OpenDocument is available for free download and use. 

Table 1 depicts the most popular office applications and their file format support.

Table 1. Popular Office Applications’
Format Support

Product Publisher

Product Type

Supported Document Formats

Microsoft Office 2019

Office productivity
application suite for PC

Supports Strict Open XML, ODF 1.3,
and PDF. 

Google Docs, Google Sheets, and
Google Slides

Web-based word
processor, spreadsheet, and presentation application with real time collaboration support

Supports OpenDocument
and OOXML.


Freeware word
processing application licensed under the GNU General Public License

Supports Office Open XML, HTML, Microsoft Word,
OpenDocument Text, Rich Text Format, and text documents.

LibreOffice  Freeware word processor,
spreadsheet and presentation application available in 115
languages. It is a project of The Document Foundation. 
Supports ODF and OOXML.


Apache OpenOffice Freeware office productivity suite Supports ODF. 

Future Directions

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ODF is considered "future proof" — and is described as
"an international standard actively supported by multiple
applications, and it can be safely implemented in any type of
software, including open source software."

With security and Internet threats being a huge consideration for
any government or organization, it’s important to note that NATO uses
ODF as a mandatory standard for all members. A German security agency,
Bundesamt fur Sicherheit der Informationstechnik, promotes ODF because
it provides a better analysis of the techniques used in attacks and
encourages the development of custom mechanisms to detect attacks.

The UK’s Government Digital Service (GDS) offered an update in April 2018
regarding its progress in utilizing the ODF standard. First, it noted,
"When the Open Standards Board adopted ODF in 2014, our intention was to
end government reliance on closed document formats and to have ODF as the main
source of editable document attachments. That hasn’t happened yet. We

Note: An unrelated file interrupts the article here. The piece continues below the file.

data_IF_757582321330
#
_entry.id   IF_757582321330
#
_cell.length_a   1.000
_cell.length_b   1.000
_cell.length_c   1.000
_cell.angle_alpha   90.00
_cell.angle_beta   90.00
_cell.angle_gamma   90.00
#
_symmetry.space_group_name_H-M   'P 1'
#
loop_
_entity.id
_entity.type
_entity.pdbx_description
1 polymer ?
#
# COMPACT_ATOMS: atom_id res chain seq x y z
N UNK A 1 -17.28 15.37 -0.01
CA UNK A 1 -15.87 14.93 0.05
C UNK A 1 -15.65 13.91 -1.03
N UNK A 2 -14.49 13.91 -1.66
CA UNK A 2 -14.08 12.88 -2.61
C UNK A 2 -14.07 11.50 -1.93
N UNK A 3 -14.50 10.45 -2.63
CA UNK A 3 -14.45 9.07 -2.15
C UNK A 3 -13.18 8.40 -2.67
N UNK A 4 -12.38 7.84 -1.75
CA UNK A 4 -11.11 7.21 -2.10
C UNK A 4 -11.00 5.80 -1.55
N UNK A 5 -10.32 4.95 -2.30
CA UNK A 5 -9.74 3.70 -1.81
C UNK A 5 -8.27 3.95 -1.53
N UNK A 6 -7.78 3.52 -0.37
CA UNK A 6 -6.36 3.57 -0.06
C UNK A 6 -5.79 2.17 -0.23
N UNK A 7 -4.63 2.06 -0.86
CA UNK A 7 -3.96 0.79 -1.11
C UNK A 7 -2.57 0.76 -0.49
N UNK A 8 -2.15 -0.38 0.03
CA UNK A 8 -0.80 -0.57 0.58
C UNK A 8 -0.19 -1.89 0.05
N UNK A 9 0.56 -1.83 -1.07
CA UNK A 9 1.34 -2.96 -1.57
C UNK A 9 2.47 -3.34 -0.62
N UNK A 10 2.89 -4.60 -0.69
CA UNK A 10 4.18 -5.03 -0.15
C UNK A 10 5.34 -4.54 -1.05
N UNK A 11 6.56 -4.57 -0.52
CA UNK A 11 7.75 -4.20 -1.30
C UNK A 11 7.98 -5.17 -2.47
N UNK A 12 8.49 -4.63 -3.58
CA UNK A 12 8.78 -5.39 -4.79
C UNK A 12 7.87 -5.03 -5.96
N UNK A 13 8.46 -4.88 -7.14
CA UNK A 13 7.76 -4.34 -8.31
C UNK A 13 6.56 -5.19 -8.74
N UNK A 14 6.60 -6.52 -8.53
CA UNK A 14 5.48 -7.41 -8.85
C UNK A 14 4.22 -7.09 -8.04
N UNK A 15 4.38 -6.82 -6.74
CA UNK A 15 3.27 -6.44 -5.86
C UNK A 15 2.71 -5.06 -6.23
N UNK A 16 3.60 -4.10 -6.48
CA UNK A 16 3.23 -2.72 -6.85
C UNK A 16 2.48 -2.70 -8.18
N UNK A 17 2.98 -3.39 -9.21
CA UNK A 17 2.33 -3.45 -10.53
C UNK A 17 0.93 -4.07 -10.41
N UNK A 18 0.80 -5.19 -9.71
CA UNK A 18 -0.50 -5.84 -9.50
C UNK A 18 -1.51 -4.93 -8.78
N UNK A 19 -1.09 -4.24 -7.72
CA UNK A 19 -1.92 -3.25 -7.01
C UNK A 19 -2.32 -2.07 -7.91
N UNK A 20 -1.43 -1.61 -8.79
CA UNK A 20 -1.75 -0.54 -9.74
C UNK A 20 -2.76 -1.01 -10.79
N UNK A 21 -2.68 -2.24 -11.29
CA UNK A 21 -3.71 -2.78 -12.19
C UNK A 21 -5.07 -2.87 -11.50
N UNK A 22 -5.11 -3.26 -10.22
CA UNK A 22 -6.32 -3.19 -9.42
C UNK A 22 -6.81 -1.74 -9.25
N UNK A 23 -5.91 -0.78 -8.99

recognize… the work we’ve still got to do…It’s a work in

According to the GDS, more government departments have utilized HTML for
document publishing – over ODF and closed-document formats – because it is
considered Web friendly. In other situations, some departments haven’t received
the support necessary to assist them with transitioning to an open document
format. Also, users have come forward, confused on how to open ODF files on
mobile devices. 

The GDS announced a five-step program in 2018 to help get "our mission
back on track." These steps are: 

  1. An updated publication guide is available from the GOV.UK Web site so that
    publishers are educated on the fact that they need to provide an open
    standard format version of their documents that are uploaded. 
  2. Publishing teams who repeatedly upload documents in closed formats without
    providing an open format equivalent will be contacted and educated on the
    benefits of using open document formats. 
  3. Historic documents that are often downloaded will be republished in open
  4. Guidance will be improved for users who aren’t aware of how to open ODF
    files on their mobile devices. 
  5. Statistics will be gathered on files that have been uploaded and
    downloaded on a quarterly basis. Once that information is assessed, the GDS
    will better understand if its actions are effective. 

The GDS explained later in 2018 why it chose ODF: 

  1. ODF is an open standard that allows suppliers to create interoperable
    office productivity solutions. 
  2. It allows stricter security checks to help prevent common cyber
  3. Lower IT costs due to ODF being free or low in cost to use. 
  4. Easier ability to share documents among the government, businesses, and
  5. ODF allows government staff to edit and share documents. 
  6. Wide range of compatibility with various software and assistive
  7. Enables the addition of digital signatures to documents. 
  8. Offers a generic metadata system. 

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Adobe Portable Document
Format Specification Information: 
Apache OpenOffice: 
Government Digital Service (GDS): 
International Standards
OASIS Open Document Standard Document:
Office Open Multi Platform Multi Language Office Suite:
OpenDoc Society: 
Organization for Advancement of Structured Information Standards (OASIS):